Andy Moss
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A further idea comes to mind as to how to increase the odds of Monty Hall. Have someone hand you three cards from ANY playing card deck. They are instructed to select any duplicate pair of black spot cards and any red picture card.

You simply subtly crimp the corner of the queen whilst laying the three cards face down in a row.

Then apply the routine as outlined earlier in the thread making sure that you add the variety in your approach so that no methodology can be discerned.

You could of course use a crimp for the Hummer routine as well.

Present as a feat of intuition.
Gordon the discombobulator
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This is not a trick but it helps to easily visualise the Monty Hall problem.
The aim is for them to have the Ace of Hearts. If they have that card they win.

stage 1: Start with a full pack and ask them to select one at random but don't look at it. I look through all the remaining cards. I must discard one card (any one except the ace of hearts). should they now swap their one unseen card for the 50 cards in my hand to increase their chance of winning ?... Yes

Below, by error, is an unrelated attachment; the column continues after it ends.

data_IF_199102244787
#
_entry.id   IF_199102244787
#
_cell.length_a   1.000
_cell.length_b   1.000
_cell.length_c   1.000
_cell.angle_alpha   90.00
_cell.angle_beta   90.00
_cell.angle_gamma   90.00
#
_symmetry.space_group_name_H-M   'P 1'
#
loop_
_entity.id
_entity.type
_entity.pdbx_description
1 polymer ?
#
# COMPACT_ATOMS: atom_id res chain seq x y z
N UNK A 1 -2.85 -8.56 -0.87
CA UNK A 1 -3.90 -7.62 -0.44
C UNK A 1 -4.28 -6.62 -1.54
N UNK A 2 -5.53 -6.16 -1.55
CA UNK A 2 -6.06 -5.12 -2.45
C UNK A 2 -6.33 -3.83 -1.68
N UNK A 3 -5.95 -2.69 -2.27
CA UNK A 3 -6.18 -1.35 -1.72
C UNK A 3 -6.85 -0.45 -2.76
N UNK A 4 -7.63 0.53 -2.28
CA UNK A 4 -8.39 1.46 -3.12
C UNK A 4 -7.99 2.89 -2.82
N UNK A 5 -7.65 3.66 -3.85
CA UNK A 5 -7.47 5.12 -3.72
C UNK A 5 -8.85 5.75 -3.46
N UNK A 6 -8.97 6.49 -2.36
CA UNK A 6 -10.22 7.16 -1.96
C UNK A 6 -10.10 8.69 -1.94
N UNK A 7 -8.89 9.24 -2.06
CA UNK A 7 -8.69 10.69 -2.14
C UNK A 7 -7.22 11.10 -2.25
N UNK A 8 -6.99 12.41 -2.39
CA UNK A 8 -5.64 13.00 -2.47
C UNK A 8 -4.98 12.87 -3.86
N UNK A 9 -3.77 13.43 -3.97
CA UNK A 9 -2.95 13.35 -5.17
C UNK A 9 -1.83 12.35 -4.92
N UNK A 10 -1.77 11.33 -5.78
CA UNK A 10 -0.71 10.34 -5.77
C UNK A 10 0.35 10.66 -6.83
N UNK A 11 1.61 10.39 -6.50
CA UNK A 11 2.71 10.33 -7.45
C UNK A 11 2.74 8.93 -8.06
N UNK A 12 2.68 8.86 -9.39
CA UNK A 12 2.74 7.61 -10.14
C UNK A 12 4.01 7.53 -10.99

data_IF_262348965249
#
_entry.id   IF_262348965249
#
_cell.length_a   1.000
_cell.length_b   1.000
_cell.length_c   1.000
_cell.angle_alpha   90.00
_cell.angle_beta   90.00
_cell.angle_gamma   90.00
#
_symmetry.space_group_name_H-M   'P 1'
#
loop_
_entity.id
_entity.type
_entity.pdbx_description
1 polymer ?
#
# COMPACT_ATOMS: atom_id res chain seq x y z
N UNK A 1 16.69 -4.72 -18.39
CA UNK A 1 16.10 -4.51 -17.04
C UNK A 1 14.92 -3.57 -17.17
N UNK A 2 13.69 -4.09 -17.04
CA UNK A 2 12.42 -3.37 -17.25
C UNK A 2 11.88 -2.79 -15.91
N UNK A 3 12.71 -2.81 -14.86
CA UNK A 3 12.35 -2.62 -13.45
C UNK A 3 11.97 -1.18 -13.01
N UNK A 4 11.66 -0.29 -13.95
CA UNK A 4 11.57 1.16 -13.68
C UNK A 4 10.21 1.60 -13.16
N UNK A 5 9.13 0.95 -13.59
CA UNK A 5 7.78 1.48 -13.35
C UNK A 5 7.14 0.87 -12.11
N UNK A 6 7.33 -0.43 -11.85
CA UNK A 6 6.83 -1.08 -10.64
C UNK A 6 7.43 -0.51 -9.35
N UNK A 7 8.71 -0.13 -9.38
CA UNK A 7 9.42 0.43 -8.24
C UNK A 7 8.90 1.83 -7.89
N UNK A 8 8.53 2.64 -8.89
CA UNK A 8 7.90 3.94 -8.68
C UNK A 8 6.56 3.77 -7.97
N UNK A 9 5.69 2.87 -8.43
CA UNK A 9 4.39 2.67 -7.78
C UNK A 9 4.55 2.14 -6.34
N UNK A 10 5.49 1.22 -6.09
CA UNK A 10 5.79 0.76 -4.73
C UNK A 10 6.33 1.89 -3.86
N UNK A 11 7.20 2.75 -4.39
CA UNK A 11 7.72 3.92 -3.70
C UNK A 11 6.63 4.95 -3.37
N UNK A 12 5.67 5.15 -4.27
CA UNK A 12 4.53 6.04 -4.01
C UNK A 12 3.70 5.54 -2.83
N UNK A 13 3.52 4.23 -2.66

stage 2: start with all the red cards. ask them to select one at random but don't look at it. I look through the remaining cards. I must discard one card (any one except the ace of hearts). Should they swap their one unseen card for the 24 cards in my hand... yes
stage 3: start with only the hearts... repeat... should they swap for the 11 in my hand.. yes
stage 4: remove the number cards (leaving the A K Q and J (of hearts)).. repeat.. should they swap for the 2 in my hand.. yes
stage 5: finally only the Q, K and A.. repeat... should they swap for the one in my hand... YES (this final stage is the Monty Hall problem)

no matter how many cards, swapping always gives them the best odds.